Paula Chin in Building Operations on October 4, 2016
In April 2015, a Con Edison worker smelled gas while reading the meters at 69 Tiemann Place, a six-floor, 62-unit cooperative in Morningside Heights, near Columbia University in Manhattan.
“They shut down all of the cooking gas lines,” says Carl Borenstein, president of Veritas Property Management and manager of the 90-year-old building. “We had a plumber go through the system and do extensive repairs on the risers and branch lines,” he says. “We were all set for him to conduct a pressure test for a New York City Department of Buildings [DOB] inspection so Con Ed could turn the gas back on.”
But Borenstein got more bad news. The building would not pass an inspection for the super’s basement apartment or the boiler room because the DOB had no records of their legal existence. The dwelling did not have a Certificate of Occupancy (buildings built before 1938 were not required to have them), so Borenstein could not use one to prove otherwise. The DOB did have records of inspections and permits issued for the apartments, which established their existence, but none for the spaces below ground level.
“The DOB’s solution was for us to hire an engineer, submit construction drawings, and then file and pull electrical and plumbing permits just to prove the apartment and boiler room existed and were up to code, which would have taken months,” Borenstein says. “It was crazy.”
That’s when the manager had his “a-ha” moment. Several years ago, he had overseen the creation of a super’s apartment in the basement of another pre-1938 building without a C of O. “I needed to know if there had ever been a cellar apartment, and an engineer told me to pull the I-Card,” he recalls.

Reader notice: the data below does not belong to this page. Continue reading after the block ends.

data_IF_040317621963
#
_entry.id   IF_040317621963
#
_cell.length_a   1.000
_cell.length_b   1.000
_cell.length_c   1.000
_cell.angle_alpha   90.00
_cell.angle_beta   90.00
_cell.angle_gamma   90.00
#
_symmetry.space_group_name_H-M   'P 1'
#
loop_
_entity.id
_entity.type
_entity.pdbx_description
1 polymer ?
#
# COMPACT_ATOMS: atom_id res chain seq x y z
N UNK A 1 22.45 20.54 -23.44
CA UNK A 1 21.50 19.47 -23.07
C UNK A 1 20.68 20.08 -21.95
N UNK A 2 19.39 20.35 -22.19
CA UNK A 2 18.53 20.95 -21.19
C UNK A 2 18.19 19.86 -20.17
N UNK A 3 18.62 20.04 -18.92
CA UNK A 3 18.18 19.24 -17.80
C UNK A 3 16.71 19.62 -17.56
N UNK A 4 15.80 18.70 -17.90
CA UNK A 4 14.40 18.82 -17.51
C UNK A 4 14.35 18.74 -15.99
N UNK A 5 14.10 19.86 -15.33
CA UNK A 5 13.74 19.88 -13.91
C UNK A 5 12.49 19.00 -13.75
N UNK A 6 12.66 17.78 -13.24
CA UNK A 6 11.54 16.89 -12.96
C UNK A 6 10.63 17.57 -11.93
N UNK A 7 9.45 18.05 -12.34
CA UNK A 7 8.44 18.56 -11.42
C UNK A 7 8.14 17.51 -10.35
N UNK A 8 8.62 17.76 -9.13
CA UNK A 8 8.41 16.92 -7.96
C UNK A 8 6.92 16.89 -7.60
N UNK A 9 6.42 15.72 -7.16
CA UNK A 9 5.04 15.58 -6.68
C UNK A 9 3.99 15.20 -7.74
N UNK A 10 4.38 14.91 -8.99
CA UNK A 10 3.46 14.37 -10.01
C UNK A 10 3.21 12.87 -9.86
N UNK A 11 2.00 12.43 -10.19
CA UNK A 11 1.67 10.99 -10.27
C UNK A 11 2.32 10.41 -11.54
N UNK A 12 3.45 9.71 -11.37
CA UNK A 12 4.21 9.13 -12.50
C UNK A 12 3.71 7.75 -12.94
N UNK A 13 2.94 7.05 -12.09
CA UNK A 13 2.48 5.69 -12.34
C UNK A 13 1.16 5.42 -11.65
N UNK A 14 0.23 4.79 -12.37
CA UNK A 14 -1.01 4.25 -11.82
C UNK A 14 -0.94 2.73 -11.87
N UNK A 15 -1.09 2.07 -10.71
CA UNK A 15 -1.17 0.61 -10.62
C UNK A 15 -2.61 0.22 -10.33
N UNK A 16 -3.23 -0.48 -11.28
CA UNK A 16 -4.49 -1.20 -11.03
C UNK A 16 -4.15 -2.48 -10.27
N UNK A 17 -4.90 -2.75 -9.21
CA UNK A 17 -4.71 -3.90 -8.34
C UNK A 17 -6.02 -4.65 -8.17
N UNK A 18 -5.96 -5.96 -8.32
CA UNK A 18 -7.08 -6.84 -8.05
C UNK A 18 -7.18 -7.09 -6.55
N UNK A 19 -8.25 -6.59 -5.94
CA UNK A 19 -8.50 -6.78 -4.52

He was referring to the handwritten, index-sized cards from the early 1900s that documented, apartment by apartment, what structural “improvements” were required in multiple-dwelling buildings by the city’s earliest code inspectors. More than a million I-Cards have been digitized and are available to download for free at the city’s Housing Preservation and Development department’s website – an invaluable source of historical information for older buildings.
It took Borenstein just minutes to find the I-Card, which simply read, “Tiemann 69, cellar occupancy certificate #1952,” thereby verifying the existence of the super’s apartment. Borenstein had to dig a little harder for data on the boiler room, examining nyc.gov/buildings, where he found an “Actions by Locations” document with two entries, from 1939 and 1971, referencing oil burner applications.
“With those records, the city had to acknowledge that the apartment and boiler room existed,” Borenstein says. “I hounded the [DOB] commissioner for a whole week by e-mail and phone and made my case. Finally, he said, ‘You’re right,’ and told me to have the plumber refile the permit application to have all the gas lines turned back on.”
The property passed DOB and Con Ed inspections, allowing residents to go back to cooking with gas. The repairs on the aging gas lines took more than six months and cost $100,000, but, without Borenstein’s diligence, the co-op’s reserve fund would have taken a far bigger hit.
“I’d say we saved at least $20,000 by not hiring an engineer and applying for all those permits and inspections,” he says. “Instead of taking the path of least resistance, managers should look for alternative solutions. And having a good memory doesn’t hurt.”
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